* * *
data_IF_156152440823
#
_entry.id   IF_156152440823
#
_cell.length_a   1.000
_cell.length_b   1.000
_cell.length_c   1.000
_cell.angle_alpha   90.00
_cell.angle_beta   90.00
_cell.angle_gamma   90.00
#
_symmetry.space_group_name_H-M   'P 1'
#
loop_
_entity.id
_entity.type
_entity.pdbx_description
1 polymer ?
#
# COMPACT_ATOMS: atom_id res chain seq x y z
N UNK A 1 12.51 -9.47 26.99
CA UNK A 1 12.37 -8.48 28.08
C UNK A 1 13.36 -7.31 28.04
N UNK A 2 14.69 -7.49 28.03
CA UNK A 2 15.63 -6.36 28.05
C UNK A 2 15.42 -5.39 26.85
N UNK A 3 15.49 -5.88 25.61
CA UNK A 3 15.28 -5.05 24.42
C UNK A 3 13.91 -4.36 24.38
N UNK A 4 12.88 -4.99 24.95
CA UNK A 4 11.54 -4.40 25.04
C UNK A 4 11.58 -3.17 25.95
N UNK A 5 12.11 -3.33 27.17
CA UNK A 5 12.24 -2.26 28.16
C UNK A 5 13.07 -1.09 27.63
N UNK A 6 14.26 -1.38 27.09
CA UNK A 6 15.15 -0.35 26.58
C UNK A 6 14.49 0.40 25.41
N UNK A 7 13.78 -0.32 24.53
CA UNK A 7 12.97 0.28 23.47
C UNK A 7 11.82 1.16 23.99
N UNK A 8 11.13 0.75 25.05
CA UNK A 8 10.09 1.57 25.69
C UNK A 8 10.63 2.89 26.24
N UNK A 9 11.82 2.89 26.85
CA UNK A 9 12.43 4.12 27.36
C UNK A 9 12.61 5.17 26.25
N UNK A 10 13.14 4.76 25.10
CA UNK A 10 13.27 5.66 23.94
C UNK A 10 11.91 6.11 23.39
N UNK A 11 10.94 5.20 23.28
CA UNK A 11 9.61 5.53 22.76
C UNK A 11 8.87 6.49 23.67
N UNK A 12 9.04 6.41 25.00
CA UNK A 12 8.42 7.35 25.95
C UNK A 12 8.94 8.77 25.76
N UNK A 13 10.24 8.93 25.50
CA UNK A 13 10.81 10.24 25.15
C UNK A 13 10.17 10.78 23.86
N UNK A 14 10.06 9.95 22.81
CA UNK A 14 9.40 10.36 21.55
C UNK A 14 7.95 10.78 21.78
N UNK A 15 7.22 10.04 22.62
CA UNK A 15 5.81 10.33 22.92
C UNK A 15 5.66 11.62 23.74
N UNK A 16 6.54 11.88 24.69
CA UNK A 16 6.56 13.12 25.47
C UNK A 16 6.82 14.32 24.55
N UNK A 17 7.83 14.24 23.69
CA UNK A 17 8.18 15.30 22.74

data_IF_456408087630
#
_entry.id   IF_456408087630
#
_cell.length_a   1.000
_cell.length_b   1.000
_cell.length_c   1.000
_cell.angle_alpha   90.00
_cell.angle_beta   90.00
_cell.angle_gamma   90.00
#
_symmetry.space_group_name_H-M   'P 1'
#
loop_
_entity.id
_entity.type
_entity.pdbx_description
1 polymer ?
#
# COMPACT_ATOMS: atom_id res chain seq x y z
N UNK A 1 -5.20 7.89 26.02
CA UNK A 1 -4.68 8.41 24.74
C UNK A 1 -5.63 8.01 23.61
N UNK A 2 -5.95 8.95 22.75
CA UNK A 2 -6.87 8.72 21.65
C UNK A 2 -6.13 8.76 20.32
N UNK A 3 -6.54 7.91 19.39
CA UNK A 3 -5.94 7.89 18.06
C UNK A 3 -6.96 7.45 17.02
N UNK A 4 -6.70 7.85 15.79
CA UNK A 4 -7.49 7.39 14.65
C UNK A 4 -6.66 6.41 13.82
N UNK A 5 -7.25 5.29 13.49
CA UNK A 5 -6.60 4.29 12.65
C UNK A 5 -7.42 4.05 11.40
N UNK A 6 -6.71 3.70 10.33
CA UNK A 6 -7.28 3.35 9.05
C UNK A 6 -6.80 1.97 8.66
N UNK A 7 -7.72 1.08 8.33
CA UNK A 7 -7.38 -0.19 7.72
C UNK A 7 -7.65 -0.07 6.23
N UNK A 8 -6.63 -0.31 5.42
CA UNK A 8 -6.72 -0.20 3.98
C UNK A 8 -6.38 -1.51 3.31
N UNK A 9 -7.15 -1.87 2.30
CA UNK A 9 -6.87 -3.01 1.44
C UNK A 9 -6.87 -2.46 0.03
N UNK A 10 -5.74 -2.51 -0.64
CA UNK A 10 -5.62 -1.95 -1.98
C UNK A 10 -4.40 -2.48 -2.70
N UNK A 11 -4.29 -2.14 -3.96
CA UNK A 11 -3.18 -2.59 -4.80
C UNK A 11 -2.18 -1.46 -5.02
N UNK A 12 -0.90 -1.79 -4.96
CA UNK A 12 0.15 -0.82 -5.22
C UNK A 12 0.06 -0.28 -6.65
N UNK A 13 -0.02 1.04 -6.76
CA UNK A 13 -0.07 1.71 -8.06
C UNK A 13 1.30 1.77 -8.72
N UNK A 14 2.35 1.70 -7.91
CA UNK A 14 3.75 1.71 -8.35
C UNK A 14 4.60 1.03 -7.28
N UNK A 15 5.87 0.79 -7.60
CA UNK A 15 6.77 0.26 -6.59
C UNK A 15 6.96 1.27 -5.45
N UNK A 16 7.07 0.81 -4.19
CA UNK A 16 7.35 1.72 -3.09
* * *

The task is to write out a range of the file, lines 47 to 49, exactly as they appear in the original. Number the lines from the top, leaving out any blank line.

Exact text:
C UNK A 9 12.61 5.17 26.25
N UNK A 10 13.14 4.76 25.10
CA UNK A 10 13.27 5.66 23.94